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HOLA Protests Immigration Arrests In Northeast Ohio

The local immigration advocacy group HOLA gathered in downtown Cleveland Monday to protests arrests by Immigration and Customs Enforcement (ICE).

“Our community is at the breaking point,” HOLA director Veronica Dahlberg said, surrounded by HOLA members and supporters near Cleveland City Hall.

Immigrant communities across the country have been on alert since President Trump’s announcement earlier this month that his administration planned raids in several cities around the country, none in Ohio. Large-scale raids did not materialize. The fear, however, remains palpable.

Immigration attorneys told ideastream Monday that ICE has been making made arrests in Northeast Ohio in recent weeks, but not on the scale of major raids like those that saw hundreds arrested at two aera employers in 2018.

Dahlberg called on elected officials to push for immigration reform and to conduct more oversight of ICE and Border Patrol in Ohio. She accused the government of surveilling families, making arrests that separate U.S. citizen children from parents.

“We’re going to work so hard to empower our community, so that they can use their voices to stand up and speak out against these terrible injustices that are happening here on the northern border,” she said.

The Trump administration expanded the number of undocumented immigrants considered a priority for deportation in 2017. The number of immigration arrests has since increased in Ohio and Michigan, after years of decline in the later part of the Obama administration.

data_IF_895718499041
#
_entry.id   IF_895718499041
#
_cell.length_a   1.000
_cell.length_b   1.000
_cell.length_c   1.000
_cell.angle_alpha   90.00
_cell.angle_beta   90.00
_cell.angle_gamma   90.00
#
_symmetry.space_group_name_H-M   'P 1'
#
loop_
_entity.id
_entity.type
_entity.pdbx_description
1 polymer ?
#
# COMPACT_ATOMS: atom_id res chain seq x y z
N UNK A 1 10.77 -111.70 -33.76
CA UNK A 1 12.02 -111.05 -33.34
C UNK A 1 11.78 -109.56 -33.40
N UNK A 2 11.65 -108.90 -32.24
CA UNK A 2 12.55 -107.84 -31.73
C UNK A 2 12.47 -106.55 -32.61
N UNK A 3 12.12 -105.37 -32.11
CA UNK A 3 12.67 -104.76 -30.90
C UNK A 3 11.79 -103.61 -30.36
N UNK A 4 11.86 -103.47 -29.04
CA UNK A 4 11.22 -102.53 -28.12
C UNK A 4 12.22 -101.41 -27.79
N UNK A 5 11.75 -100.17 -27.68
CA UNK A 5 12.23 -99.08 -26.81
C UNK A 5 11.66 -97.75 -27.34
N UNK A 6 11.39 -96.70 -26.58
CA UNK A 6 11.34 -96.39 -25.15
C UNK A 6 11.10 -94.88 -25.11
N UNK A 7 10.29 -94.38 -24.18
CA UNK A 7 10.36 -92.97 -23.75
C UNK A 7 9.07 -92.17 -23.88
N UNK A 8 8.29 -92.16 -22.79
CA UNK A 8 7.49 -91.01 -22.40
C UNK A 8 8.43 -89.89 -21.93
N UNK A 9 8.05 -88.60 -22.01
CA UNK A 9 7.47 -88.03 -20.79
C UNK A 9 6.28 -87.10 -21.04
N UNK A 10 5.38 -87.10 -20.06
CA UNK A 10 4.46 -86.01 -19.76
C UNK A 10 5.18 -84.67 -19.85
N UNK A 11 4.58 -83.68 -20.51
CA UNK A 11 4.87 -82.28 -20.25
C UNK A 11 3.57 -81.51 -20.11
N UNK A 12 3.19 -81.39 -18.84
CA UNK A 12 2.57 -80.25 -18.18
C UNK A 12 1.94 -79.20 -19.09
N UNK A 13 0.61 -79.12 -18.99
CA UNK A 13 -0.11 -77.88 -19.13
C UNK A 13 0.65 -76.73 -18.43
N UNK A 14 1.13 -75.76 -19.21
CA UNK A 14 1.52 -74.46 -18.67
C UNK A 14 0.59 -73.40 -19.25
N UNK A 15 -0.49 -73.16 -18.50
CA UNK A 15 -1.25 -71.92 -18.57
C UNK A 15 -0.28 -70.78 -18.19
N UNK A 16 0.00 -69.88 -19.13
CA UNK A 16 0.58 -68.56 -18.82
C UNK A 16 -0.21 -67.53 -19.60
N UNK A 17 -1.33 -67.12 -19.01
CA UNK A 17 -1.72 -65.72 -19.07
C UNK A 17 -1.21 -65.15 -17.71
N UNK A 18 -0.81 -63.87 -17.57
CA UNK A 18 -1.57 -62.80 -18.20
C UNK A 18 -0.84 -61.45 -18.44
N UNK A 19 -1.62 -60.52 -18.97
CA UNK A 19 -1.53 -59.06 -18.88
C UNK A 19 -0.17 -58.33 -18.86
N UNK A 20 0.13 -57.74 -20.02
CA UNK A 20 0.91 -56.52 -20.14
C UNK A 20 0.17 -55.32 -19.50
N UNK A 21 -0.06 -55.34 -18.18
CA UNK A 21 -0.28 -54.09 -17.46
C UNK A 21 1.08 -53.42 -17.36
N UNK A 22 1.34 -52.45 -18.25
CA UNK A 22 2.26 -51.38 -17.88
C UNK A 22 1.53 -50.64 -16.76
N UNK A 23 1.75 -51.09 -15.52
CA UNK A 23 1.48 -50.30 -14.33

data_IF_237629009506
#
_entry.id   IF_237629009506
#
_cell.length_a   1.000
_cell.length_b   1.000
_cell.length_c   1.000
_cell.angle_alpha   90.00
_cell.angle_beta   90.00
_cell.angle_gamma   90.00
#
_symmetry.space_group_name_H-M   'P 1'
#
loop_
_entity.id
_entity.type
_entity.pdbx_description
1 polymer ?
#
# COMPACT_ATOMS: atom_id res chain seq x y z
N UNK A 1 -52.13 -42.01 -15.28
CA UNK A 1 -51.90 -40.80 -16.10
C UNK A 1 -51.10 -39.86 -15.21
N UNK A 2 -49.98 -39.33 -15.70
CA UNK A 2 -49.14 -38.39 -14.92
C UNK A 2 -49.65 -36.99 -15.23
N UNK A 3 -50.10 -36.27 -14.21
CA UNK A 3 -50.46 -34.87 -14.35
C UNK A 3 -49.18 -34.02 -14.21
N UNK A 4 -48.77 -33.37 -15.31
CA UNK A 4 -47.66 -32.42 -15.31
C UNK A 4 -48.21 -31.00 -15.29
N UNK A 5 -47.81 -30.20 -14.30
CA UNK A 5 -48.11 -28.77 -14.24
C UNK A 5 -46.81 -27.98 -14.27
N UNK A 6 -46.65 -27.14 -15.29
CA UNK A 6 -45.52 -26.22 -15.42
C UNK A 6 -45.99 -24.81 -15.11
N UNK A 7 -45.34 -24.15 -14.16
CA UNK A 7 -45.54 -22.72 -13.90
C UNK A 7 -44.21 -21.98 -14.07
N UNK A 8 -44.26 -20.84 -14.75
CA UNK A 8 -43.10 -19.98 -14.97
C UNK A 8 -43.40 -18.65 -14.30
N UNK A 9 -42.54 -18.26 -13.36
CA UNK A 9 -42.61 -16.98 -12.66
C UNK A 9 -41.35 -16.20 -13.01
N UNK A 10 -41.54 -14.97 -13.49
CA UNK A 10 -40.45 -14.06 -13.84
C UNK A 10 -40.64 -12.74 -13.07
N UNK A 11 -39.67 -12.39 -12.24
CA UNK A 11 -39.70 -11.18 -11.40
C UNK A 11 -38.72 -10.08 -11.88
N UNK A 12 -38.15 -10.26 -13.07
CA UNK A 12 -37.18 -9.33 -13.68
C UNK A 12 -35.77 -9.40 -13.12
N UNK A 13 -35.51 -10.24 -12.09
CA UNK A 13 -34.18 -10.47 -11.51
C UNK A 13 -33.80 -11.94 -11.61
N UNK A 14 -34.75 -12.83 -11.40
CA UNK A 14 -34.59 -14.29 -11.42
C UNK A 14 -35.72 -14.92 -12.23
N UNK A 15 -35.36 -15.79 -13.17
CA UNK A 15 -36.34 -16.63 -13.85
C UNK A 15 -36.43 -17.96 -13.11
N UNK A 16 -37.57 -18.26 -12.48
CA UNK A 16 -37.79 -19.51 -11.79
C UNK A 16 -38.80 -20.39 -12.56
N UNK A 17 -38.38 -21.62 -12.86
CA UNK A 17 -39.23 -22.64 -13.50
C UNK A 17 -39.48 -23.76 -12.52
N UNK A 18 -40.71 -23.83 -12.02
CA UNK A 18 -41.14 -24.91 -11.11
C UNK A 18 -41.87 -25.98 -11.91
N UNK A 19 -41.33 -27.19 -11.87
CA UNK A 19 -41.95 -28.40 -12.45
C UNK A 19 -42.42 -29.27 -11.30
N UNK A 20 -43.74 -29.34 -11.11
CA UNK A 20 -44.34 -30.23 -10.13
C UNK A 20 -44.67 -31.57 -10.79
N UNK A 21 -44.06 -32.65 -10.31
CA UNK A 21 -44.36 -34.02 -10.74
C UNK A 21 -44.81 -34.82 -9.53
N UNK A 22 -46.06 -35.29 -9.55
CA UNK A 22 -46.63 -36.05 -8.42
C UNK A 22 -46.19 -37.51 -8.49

Ohio’s immigration court is projected to hear 4,880 new deportation cases this fiscal year, surpassing a previous high in 2009, according to Syracuse University’s Transactional Records Access Clearinghouse (TRAC). The court’s backlog continues to grow, according to TRAC data. The U.S. Justice Department has added several judges to the Ohio court over the last year.

ICE arrested 1,725 people alleged to be in the country unlawfully in the first half of this fiscal year, which runs from last October to the end of this September, according to statistics released by the agency.

The government made about 3,600 immigration arrests in Ohio and Michigan in the 2018 fiscal year — an increase over the prior year, but still below figures in 2013 and 2014.

“Approximately 75 percent of those individuals either had a prior criminal conviction or came into ICE custody pursuant to their criminal arrest on pending charges,” Khaalid Walls, an ICE spokesman, told ideastream via email. “These stats make clear that the agency only conducts targeted enforcement focused first on criminals and public safety threats. Claims of any type of random or indiscriminate enforcement are false.”

Those prior or pending criminal charges can include DUIs, traffic offenses and past immigration charges, as well as drug offenses and assault, according to national figures released by ICE last year.

Immigration attorneys told ideastream last year that they’d seen arrests of people with longer-running community ties, as well as people picked up for older criminal convictions.

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